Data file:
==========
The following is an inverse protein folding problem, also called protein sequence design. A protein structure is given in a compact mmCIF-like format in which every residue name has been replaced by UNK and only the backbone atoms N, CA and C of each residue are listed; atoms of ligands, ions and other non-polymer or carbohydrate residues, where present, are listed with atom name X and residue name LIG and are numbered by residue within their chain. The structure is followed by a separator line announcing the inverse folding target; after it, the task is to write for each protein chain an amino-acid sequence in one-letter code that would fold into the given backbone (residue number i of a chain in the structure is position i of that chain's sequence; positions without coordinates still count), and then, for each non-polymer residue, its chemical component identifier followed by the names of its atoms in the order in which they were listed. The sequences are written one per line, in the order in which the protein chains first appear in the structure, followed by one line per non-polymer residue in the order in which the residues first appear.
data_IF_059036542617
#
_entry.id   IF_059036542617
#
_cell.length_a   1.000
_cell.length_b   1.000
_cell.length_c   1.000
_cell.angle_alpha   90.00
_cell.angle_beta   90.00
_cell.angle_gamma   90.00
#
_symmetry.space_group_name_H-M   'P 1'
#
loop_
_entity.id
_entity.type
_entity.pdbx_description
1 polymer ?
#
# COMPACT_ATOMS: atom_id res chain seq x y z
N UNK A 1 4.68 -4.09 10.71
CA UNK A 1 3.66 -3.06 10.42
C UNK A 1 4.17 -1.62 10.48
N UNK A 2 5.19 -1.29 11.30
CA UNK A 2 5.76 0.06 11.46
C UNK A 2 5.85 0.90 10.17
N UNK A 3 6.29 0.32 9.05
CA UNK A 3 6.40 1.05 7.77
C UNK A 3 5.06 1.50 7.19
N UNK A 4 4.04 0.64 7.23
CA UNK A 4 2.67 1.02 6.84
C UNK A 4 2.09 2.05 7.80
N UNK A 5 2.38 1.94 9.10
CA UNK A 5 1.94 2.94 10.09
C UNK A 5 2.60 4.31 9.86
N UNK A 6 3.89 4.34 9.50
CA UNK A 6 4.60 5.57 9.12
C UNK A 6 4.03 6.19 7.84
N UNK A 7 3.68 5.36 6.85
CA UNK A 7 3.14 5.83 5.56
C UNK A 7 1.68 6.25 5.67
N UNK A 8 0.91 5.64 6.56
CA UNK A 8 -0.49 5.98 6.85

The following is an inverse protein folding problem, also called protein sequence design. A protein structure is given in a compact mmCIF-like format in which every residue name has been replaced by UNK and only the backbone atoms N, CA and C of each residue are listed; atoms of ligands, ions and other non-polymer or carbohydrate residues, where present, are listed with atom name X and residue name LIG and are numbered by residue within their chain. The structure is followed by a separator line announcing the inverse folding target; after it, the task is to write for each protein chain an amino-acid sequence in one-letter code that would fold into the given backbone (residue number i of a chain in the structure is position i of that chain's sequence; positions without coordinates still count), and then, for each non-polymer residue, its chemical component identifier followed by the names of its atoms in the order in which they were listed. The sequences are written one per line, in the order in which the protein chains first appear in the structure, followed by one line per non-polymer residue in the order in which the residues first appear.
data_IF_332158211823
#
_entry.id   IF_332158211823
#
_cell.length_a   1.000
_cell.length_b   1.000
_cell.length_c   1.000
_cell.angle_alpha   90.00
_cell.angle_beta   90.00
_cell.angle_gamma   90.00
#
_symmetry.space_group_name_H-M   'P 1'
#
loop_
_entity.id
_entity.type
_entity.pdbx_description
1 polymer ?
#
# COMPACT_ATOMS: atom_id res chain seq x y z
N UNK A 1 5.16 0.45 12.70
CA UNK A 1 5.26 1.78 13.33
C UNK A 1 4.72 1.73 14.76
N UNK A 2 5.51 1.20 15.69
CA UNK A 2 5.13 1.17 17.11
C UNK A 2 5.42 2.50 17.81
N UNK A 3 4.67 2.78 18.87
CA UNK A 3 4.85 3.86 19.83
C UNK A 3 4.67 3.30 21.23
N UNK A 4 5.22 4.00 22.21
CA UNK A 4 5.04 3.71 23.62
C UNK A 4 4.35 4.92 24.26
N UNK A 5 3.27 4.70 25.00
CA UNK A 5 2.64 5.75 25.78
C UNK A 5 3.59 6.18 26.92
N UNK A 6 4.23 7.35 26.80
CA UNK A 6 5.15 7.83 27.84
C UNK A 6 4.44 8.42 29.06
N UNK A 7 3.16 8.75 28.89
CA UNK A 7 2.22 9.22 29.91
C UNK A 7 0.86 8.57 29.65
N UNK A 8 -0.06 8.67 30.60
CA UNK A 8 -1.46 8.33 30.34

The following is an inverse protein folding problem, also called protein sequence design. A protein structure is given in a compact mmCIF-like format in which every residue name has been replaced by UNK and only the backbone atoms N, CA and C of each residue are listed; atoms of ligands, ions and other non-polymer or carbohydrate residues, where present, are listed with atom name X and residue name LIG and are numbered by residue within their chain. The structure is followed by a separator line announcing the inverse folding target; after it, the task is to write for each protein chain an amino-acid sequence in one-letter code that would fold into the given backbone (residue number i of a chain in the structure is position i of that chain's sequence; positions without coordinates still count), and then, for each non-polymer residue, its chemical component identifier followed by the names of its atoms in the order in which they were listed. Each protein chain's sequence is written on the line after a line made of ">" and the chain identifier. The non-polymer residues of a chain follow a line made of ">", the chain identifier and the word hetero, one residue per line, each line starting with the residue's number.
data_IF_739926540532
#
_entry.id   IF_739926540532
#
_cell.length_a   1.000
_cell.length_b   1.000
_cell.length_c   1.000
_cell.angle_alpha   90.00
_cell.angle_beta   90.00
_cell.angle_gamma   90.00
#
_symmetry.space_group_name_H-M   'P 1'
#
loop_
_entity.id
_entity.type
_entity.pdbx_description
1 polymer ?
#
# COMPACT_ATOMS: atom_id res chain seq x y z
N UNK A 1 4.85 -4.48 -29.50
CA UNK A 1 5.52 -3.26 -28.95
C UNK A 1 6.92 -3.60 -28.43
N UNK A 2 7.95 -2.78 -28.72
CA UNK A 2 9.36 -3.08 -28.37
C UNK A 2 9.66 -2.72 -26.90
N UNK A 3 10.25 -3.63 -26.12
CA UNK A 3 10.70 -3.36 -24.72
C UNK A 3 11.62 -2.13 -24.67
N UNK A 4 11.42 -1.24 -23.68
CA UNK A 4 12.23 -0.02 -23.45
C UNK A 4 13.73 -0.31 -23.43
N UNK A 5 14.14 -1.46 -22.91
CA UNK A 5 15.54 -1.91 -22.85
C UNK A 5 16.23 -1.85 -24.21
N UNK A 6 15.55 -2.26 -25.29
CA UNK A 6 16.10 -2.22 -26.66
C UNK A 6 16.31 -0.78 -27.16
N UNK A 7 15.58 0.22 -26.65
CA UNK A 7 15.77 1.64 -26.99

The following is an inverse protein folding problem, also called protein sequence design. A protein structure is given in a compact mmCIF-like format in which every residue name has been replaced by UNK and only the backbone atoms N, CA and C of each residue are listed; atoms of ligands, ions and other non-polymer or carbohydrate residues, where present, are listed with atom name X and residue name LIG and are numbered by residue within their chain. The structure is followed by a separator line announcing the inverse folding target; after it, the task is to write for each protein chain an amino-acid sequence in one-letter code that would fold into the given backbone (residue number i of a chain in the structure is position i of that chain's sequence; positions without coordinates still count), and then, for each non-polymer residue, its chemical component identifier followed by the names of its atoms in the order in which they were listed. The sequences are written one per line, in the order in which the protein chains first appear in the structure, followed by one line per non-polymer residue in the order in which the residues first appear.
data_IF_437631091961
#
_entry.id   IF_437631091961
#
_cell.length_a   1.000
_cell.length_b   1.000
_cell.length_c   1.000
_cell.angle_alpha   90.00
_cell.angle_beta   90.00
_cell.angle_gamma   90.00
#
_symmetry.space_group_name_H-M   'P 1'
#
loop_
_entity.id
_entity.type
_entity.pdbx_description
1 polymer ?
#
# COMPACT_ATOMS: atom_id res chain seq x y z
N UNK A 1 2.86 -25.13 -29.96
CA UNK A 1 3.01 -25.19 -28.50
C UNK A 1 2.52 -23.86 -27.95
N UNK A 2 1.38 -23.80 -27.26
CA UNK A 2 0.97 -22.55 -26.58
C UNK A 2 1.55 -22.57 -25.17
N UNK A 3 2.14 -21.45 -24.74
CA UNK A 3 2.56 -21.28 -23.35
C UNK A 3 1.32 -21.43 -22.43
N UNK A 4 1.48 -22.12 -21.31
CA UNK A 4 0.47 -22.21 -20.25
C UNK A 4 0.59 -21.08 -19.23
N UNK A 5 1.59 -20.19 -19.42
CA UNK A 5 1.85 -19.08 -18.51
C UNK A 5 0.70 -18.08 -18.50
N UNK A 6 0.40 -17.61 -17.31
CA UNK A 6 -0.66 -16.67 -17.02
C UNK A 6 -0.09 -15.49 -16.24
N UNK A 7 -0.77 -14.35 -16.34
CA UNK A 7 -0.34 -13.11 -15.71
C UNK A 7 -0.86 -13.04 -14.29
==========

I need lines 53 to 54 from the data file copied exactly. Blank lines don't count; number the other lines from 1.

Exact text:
_cell.angle_alpha   90.00
_cell.angle_beta   90.00